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Vassilis Monastiriotis

May 18th, 2012

The great Eurozone road-kill

2 comments

Estimated reading time: 10 minutes

Vassilis Monastiriotis

May 18th, 2012

The great Eurozone road-kill

2 comments

Estimated reading time: 10 minutes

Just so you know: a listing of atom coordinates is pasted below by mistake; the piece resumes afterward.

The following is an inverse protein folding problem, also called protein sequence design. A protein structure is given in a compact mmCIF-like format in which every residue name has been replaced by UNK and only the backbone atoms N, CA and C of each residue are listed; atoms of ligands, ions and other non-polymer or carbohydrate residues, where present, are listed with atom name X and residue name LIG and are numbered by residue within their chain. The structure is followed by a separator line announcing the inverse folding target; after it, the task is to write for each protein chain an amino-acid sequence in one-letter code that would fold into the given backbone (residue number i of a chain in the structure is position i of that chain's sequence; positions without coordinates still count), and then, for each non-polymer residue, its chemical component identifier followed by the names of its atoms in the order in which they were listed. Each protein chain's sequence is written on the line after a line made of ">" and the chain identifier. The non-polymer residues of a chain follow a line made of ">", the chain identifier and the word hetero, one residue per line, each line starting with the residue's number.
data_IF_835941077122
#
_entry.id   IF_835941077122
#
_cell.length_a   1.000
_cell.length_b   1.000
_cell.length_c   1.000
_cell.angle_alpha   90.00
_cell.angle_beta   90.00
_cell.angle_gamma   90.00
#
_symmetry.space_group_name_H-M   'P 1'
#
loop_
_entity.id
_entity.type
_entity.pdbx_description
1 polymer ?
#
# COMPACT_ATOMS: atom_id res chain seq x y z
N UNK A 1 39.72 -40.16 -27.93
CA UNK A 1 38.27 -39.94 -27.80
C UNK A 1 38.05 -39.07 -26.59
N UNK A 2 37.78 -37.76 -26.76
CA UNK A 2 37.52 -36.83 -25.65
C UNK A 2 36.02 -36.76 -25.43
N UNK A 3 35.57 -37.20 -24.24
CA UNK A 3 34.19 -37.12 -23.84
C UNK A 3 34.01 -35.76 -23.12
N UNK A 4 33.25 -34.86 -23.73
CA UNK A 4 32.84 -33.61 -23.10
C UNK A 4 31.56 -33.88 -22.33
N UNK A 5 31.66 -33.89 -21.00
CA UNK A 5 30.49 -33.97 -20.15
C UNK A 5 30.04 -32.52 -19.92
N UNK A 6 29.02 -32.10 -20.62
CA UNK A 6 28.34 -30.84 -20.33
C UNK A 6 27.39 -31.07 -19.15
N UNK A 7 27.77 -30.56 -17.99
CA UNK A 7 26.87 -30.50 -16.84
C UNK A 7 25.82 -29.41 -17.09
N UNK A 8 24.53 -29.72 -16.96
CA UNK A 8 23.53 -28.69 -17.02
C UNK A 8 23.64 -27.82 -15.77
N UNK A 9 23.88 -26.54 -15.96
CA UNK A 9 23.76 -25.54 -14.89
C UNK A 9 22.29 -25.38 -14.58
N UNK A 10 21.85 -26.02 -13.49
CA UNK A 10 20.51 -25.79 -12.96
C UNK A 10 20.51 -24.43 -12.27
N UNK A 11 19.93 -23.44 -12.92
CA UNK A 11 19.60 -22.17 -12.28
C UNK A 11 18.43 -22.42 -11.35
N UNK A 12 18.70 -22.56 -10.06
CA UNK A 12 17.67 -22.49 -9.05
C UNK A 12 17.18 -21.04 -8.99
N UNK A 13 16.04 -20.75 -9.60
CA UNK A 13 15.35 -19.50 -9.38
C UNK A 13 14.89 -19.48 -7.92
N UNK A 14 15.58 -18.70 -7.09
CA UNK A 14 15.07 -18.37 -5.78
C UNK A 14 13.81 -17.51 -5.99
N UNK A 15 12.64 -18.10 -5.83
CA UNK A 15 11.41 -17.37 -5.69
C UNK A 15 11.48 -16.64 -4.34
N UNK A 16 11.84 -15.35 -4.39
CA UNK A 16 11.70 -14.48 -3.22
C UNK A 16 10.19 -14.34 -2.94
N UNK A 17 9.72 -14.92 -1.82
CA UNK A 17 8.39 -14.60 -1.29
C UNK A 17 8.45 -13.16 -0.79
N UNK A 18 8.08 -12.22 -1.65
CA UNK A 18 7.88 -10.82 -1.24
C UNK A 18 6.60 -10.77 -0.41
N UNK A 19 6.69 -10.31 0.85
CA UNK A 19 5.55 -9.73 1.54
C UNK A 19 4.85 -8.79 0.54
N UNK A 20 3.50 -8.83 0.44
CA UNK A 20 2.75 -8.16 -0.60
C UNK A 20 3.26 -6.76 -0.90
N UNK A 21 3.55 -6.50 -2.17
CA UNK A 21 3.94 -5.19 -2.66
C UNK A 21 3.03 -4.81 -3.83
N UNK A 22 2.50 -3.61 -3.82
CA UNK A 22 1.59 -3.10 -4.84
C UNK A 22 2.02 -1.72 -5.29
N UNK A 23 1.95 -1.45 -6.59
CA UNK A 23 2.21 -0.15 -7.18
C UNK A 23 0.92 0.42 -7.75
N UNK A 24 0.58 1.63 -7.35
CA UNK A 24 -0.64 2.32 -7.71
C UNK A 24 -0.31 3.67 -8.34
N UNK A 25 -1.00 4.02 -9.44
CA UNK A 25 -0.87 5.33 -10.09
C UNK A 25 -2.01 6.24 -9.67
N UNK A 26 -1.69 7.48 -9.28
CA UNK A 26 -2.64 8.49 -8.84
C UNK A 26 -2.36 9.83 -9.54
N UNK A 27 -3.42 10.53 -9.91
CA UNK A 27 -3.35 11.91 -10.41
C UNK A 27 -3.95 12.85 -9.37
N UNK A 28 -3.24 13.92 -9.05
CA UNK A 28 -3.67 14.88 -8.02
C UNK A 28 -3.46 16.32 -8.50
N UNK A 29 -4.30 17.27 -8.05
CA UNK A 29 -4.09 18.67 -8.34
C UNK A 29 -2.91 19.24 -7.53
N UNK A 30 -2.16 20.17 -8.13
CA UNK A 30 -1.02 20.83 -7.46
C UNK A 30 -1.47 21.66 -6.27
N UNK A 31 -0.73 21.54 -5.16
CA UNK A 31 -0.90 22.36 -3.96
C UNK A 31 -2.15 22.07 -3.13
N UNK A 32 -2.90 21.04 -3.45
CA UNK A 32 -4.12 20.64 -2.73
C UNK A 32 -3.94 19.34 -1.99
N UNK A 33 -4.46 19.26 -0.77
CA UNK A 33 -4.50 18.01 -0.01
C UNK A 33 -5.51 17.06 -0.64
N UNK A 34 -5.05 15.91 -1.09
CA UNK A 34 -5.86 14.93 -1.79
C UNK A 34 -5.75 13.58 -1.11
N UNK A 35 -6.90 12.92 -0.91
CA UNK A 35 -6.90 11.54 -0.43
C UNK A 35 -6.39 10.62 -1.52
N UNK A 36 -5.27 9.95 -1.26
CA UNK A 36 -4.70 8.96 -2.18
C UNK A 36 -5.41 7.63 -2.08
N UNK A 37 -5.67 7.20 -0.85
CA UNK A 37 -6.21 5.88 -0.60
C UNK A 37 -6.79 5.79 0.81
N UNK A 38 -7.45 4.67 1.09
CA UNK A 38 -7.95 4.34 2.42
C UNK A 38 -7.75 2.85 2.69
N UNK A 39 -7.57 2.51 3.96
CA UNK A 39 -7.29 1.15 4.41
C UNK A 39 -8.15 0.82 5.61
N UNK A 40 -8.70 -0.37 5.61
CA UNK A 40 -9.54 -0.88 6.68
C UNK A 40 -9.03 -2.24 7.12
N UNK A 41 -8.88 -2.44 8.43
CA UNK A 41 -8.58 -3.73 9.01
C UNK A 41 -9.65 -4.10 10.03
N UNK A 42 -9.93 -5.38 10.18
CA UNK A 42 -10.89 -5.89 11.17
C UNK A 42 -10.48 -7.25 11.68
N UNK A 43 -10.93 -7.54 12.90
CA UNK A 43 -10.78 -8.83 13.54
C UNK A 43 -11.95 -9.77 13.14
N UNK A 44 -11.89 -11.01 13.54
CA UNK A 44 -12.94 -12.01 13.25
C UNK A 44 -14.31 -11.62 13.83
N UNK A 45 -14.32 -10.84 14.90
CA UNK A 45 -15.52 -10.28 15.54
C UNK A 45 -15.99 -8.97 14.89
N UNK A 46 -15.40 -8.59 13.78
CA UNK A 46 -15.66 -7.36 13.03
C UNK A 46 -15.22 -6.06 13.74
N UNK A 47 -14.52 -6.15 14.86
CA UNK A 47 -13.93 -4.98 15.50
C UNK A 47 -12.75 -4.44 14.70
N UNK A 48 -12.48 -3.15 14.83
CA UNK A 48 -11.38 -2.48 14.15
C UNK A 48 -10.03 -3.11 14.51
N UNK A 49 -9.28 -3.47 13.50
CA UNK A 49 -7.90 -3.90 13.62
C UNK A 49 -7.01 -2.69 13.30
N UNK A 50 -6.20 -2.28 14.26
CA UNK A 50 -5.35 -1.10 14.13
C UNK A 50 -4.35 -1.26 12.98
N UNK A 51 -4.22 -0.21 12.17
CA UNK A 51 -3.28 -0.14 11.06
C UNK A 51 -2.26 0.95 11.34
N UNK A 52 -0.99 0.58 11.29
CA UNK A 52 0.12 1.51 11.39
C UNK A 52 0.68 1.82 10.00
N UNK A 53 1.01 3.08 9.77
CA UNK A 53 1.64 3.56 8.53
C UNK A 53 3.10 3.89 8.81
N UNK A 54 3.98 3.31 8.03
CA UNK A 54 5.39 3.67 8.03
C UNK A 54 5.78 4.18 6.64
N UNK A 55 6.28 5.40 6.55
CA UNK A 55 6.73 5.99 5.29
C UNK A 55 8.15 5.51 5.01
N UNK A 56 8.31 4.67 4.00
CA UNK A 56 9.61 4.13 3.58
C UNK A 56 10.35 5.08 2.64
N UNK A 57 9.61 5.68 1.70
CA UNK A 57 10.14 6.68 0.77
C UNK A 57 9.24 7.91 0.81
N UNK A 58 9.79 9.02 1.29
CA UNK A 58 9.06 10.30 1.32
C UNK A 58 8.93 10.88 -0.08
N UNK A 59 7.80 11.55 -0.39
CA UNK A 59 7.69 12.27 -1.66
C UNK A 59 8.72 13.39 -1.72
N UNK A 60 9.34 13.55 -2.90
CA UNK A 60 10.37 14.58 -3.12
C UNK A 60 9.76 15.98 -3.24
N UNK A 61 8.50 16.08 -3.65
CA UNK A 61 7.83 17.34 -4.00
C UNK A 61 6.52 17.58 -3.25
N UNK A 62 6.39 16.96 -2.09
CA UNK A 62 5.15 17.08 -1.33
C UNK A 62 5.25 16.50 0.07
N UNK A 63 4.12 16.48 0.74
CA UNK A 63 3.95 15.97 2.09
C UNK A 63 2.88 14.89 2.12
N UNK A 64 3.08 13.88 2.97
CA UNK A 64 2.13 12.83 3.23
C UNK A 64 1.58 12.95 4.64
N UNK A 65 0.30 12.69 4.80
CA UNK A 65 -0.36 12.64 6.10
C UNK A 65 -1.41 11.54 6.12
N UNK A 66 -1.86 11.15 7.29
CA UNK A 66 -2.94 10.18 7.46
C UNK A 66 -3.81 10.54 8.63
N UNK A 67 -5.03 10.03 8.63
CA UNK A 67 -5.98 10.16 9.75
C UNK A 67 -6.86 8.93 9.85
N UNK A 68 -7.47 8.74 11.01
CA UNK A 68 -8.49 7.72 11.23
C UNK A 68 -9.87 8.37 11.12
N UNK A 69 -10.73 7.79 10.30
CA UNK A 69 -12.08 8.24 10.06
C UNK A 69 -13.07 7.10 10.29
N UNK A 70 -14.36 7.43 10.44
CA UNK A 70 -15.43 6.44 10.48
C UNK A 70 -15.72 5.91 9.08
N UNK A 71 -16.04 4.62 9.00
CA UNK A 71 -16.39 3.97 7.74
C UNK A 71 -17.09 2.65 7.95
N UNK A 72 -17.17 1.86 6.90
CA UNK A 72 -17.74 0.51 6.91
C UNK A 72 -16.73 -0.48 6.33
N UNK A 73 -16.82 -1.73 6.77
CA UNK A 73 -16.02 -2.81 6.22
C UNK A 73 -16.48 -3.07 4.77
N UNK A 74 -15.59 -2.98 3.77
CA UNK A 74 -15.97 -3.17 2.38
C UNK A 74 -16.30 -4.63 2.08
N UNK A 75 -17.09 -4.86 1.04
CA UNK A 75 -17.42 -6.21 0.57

When you cross a street, and there is a car charging towards you, there is always this dilemma: do I step back or do I continue crossing? The actual choice is of course yours, but as any good student of social anthropology would tell you, what is the sensible strategy depends on the prevailing culture and social norms of the particular crossing. If you are in Italy, you should better step back and wait. If you are in Germany, you wouldn’t even have entered the road. If you are in Greece, all you have to do is ensure that you don’t visibly make eye-contact with the driver: if you do, her reaction will be something like “well, he saw me, so he’d better get his bum off the road”; if you don’t, then she is more likely to think along the lines of “has he seen me? I’d better slow down – I don’t want to have to pay for that idiot”. Instead, if you are in the UK, establishing eye-contact is all you need to do: doing so, makes the driver think “that bloody pedestrian, he saw me but still wants to cross; I have to slow down”; failing to do so invites the driver to a challenge: “it is inappropriate to be crossing a road without checking the traffic first; I think I should accelerate, if anything, simply to make a point”.